Seminars Address Fraud, Cyber Crimes

In total, 175 law enforcement officers and business professionals attended the seminars hosted by the Center for Business Forensics.
Wednesday, June 8, 2011

As part of a $150,000 grant from the National Institute of Justice, the Center for Business Forensics recently held two half-day seminars geared toward state and local law enforcement officers, and business professionals. In total, 175 individuals attended the seminars, earning 4 CPE credits in the process.

“The seminar series was a huge success and provided our colleagues in law enforcement, government and business with the latest information in the detection and deterrence of economic crimes,” said Dr. Marge O’Reilly-Allen, chair of the Accounting department. “By bringing professionals to campus, we also demonstrate our commitment to our fraud detection and forensic programs.”

On January 28, the Center held Detection and Prevention of Fraud & Economic Crimes, featuring Paul Zikmund, CFE, CFD, CFFA. The seminar addressed various topics, including fraud theory; understanding why people commit fraud; defining elements of fraud; seven investigative steps evidence management; forensic audit techniques; and detection and prevention strategies.

Zikmund has 25 years of experience in the forensic accounting area and has managed global fraud and forensic teams at various Fortune 500 companies. In addition to teaching graduate level courses in the Fraud Deterrence Track and the Forensic Accounting as an adjunct professor at Rider, he is a member of its Accounting Advisory Council. He is also an instructor for the National Association of Certified Valuation Analysts’ (NACVA) Training Development Team.

The Social Networking Sites and Fraud Investigation seminar, held on April 29, featured Zikmund, Douglas Veivia, supervisory special agent FBI and Robert Gardner, JD, MS. Topics included how to use social networks to aid investigations; legal issues concerning information obtained from the Internet; optimization of investigative searches; and finding information through public records. The presenters also shared examples of computer related fraud schemes and case studies.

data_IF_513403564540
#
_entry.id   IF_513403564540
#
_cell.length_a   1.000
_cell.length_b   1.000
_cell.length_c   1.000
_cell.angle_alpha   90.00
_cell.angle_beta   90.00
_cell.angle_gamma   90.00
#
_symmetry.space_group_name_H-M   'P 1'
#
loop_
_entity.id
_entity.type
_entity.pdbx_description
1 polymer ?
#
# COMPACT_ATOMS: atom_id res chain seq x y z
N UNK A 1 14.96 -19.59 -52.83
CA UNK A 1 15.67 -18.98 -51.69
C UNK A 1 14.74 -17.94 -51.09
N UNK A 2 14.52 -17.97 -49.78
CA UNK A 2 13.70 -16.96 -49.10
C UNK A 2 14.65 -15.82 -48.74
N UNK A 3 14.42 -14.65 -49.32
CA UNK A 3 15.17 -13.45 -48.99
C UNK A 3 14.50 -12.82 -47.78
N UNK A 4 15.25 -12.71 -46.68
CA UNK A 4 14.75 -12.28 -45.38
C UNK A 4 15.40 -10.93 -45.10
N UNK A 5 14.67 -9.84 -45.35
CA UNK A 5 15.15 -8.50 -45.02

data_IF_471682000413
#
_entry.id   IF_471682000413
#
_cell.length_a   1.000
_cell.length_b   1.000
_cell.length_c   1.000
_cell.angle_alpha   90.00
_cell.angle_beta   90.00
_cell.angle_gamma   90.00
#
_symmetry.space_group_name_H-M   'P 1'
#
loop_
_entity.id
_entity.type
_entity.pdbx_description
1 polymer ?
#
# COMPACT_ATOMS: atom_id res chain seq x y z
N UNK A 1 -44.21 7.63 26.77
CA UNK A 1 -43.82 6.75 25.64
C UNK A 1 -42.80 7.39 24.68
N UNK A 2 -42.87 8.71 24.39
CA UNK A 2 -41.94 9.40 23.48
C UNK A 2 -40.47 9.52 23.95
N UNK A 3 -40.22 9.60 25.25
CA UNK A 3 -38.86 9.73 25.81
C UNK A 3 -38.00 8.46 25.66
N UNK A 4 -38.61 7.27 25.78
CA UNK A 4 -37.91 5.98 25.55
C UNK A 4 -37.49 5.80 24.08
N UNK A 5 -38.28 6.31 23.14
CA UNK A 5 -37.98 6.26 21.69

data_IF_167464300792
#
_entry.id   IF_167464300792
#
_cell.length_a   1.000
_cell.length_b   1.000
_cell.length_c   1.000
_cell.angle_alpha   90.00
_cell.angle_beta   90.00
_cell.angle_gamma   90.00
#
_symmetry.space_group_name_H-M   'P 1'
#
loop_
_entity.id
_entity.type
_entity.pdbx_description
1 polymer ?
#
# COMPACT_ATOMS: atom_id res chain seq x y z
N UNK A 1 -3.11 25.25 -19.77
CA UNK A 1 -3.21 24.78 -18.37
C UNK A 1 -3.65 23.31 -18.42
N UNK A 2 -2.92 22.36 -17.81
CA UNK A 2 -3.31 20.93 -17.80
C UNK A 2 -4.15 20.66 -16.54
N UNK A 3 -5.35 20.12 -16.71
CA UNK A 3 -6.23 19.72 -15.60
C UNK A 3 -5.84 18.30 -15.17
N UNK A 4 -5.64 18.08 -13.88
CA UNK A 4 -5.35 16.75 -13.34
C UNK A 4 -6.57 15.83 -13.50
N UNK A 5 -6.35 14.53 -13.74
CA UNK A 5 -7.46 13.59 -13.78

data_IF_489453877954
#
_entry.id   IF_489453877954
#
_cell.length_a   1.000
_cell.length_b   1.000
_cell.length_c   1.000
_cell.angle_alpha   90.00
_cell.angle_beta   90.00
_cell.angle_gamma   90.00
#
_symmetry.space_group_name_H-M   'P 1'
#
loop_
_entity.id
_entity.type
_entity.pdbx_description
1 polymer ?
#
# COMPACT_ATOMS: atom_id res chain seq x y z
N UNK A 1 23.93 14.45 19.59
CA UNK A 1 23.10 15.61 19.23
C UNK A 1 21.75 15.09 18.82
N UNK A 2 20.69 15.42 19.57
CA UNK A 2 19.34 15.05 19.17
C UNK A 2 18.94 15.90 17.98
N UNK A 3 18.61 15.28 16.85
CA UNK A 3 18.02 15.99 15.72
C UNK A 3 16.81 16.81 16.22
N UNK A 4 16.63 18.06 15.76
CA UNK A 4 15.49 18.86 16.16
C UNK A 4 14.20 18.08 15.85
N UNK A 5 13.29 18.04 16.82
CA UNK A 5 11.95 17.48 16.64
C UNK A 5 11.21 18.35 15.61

Veivia is the FBI coordinator of White Collar Crime Programs in New Jersey. He is a frequent guest speaker at seminars that deal with issues associated with white-collar crime.

Gardner has more than 25 years of experience providing a variety of litigation and forensic investigation services. He serves as principal at Robert Gardner and Associates, where he creates and leads the business investigations practice.

Rider received the $150,000 federal grant for its Cyber Crime and Forensic Institute. The Institute is a joint venture with Drexel University and East Stroudsburg University, and is designed to educate federal, state and local law enforcement, and conduct cross disciplinary state-of-the-art research in cyber crime investigations and computer forensics. The 18-month grant also funds research, testing and tool development in advanced search technology for evidence gathering, cyber fraud data modeling, and digital steganography and watermarking.

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